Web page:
- Cooling Time: The time required for the fabric to cool and lower in temperature after leaving the setting machine's oven, fixing its structural shape. Typically, the cooling time is not included in the defined setting time, with the heating time being considered as the preparation time for setting. Therefore, the control of setting time generally focuses on the heat penetration time and macromolecular rearrangement and adjustment time.
The fabric's heat penetration time (including heating time) is closely related to factors such as the heating method of the setting machine, type of heat source, thermal conductivity of the fibers, fabric structure, and moisture content. Setting machines that use direct combustion of gas for heating have higher heat transfer efficiency, faster temperature rise, and shorter setting times compared to indirect heating hot-air setting machines. For a given fabric on specified equipment, thicker and denser fabrics with higher moisture content require longer setting times. Taking all factors into account, practice has shown that heating and penetration times typically range from 2 to 15 seconds.
The time required for macromolecular rearrangement and adjustment is a very quick process, typically completed within 1 to 2 seconds. Therefore, it is sufficient to ensure that the fabric is uniformly heated to the required setting temperature, as the subsequent macromolecular rearrangement and adjustment process is extremely fast and can be negligible.
Excessive setting time has been shown to have no significant effect on improving fabric dimensional stability and can lead to decreased whiteness, stiff handfeel, and reduced strength. Under the same setting temperature, as the setting time increases, the dry heat shrinkage rate of the fabric decreases. In particular, the warp direction shrinkage rate decreases significantly, while the weft direction reaches a certain point, and the shrinkage rate decrease is not significant or remains unchanged. Generally, fabric setting time is controlled within the range of 20 to 30 seconds, which is sufficient to achieve stable dimensions and reduce heat shrinkage.
The rate of cooling and solidifying the fabric after heat treatment should be moderate. If the cooling time is too short or insufficient, it can cause further deformation of the fabric. Rapid cooling and temperature reduction can create internal stress, making the fabric prone to wrinkling and lacking resilience. If the cooling rate is too slow, it reduces production efficiency.
Tension has a certain degree of influence on the heat setting quality and product performance indicators (such as heat shrinkage rate, strength, and breaking elongation) in the heat setting process. For thermoplastic fibers like synthetic fibers, when the fabric is heat-treated under a relaxed state, both warp and weft shrinkage rates can reach over 5%. However, when the fabric is heat-treated under a certain tension, the macromolecular chains elongate, move, and rearrange along the direction of the applied force, making the fibers denser and with higher orientation. Once this state is fixed by cooling, the fabric's shrinkage rate can be significantly reduced, even to zero, and its dimensional stability is fundamentally improved. Therefore, applying a certain tension to the fabric during the setting process helps improve the setting effect.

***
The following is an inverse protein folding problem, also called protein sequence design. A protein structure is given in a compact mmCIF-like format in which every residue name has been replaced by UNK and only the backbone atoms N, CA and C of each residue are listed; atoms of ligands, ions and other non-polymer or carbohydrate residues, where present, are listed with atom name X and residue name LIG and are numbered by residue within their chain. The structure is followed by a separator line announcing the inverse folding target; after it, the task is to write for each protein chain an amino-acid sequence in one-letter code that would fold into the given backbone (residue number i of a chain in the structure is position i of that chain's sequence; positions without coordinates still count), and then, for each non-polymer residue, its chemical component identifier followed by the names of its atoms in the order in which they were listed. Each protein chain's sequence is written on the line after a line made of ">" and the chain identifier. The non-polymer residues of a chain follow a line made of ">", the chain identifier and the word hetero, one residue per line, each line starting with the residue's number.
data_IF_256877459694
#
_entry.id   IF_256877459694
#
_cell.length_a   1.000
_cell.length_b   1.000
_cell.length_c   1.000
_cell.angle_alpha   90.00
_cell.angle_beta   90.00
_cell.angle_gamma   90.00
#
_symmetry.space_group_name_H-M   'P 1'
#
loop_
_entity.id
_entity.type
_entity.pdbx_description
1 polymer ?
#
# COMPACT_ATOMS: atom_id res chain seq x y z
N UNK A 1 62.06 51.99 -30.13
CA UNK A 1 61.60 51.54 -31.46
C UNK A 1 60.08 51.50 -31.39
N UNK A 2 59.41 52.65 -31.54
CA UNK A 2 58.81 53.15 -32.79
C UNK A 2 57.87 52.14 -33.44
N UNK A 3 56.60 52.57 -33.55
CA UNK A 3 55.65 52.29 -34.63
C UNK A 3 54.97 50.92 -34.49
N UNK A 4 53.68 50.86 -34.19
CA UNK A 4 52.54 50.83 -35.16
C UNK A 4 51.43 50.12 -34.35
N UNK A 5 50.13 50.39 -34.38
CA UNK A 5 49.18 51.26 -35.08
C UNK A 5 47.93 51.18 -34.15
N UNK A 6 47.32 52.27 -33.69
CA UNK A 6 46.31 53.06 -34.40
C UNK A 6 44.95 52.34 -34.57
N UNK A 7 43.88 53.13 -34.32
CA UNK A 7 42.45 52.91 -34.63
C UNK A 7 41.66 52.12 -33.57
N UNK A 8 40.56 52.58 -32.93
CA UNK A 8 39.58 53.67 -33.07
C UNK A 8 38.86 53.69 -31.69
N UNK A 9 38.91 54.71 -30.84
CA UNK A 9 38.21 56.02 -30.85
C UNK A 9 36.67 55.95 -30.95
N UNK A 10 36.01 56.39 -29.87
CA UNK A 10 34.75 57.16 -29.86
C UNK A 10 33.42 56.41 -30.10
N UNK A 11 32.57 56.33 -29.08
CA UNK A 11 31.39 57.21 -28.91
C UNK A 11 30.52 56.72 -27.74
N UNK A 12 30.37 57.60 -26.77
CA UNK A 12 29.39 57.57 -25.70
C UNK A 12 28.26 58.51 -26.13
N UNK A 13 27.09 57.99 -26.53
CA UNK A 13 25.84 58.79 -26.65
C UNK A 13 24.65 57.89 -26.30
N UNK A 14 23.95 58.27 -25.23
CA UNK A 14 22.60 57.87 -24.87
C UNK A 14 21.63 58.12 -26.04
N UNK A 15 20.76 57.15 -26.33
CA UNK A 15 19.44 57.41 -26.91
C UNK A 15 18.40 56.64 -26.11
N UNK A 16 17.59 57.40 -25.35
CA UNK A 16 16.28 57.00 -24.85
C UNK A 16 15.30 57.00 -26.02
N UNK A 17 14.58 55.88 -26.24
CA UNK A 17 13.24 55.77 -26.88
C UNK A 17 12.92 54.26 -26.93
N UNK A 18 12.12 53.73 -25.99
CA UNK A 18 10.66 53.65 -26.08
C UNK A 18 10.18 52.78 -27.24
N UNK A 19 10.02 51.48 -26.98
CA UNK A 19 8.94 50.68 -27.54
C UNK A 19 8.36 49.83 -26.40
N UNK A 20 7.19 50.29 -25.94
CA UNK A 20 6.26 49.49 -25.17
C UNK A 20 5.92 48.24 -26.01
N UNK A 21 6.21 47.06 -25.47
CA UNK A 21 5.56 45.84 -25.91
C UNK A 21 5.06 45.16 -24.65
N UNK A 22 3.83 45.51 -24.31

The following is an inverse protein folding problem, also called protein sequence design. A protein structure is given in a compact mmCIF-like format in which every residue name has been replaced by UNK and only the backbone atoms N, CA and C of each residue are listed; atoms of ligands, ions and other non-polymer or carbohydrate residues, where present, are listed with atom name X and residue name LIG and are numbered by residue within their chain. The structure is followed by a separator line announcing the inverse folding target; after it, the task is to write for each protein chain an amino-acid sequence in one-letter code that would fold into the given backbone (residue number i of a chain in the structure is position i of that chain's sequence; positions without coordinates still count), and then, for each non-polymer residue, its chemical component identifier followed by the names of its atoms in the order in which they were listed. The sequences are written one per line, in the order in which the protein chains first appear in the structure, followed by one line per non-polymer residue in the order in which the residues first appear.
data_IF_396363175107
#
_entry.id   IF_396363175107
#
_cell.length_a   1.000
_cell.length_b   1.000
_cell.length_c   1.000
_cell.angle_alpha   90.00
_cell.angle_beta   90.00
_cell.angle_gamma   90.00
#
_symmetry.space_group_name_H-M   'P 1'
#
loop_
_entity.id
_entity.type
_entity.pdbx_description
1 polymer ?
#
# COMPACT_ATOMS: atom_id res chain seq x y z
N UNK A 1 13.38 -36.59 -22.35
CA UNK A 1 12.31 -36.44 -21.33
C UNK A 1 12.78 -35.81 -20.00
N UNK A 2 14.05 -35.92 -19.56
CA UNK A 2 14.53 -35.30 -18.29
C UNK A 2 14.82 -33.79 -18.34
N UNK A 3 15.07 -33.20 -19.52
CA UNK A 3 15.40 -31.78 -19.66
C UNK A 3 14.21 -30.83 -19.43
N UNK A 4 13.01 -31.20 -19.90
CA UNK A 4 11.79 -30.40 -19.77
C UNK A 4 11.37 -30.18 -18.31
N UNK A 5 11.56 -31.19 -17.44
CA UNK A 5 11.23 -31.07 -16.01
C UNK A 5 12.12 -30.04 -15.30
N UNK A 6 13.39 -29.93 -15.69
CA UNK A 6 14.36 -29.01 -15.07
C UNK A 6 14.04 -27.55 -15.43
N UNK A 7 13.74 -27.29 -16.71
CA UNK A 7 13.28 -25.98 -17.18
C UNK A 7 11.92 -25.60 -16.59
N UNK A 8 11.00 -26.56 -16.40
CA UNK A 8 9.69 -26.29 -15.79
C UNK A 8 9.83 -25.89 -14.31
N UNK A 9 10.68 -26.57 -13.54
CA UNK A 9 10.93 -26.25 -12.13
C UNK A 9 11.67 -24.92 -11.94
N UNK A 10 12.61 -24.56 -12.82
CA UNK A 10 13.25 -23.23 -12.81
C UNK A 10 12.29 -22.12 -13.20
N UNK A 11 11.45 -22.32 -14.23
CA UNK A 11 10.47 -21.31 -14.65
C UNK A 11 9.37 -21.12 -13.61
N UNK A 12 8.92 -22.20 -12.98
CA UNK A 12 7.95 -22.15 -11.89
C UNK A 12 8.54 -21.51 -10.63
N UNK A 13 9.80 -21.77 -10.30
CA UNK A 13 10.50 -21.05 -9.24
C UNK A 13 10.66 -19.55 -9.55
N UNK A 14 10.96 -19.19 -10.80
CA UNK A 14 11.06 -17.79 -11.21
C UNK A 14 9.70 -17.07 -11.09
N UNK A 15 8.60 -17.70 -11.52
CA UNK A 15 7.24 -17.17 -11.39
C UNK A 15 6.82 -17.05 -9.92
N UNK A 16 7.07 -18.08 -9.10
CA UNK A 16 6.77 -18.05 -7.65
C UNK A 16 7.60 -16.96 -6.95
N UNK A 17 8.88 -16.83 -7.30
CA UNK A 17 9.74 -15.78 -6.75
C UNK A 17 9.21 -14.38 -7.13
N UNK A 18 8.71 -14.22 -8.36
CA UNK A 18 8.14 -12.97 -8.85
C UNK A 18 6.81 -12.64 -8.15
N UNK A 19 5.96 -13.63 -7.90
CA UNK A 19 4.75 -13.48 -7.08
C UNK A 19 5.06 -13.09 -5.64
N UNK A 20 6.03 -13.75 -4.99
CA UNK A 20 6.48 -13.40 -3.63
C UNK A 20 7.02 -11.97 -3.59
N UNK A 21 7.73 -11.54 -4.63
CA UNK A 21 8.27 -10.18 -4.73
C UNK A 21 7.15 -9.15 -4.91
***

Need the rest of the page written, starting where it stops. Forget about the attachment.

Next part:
When applying tension for heat setting, different tensions are applied in the warp and weft directions. The magnitude of tension depends on the quality requirements of the product. Typically, in the heat setting process, warp tension is represented by the overfeed rate, and weft tension is represented by the fabric's width extension. It has been observed that increasing the overfeed rate in the warp direction during setting leads to a reduction in dry heat shrinkage rate and increased dimensional stability, while the weft dry heat shrinkage rate increases with the increase in the width extension. The dimensional stability decreases with higher weft tension.
After heat finishing, the changes in the breaking elongation of the fabric in the warp and weft directions are different. The weft breaking elongation decreases with an increase in the width extension, while the warp breaking strength increases with a higher overfeed rate. Therefore, to enhance the fabric's performance and dimensional stability, it is essential to reasonably control the warp overfeed rate and weft width extension, ensuring that the tensions applied to the warp and weft directions are coordinated within an appropriate range.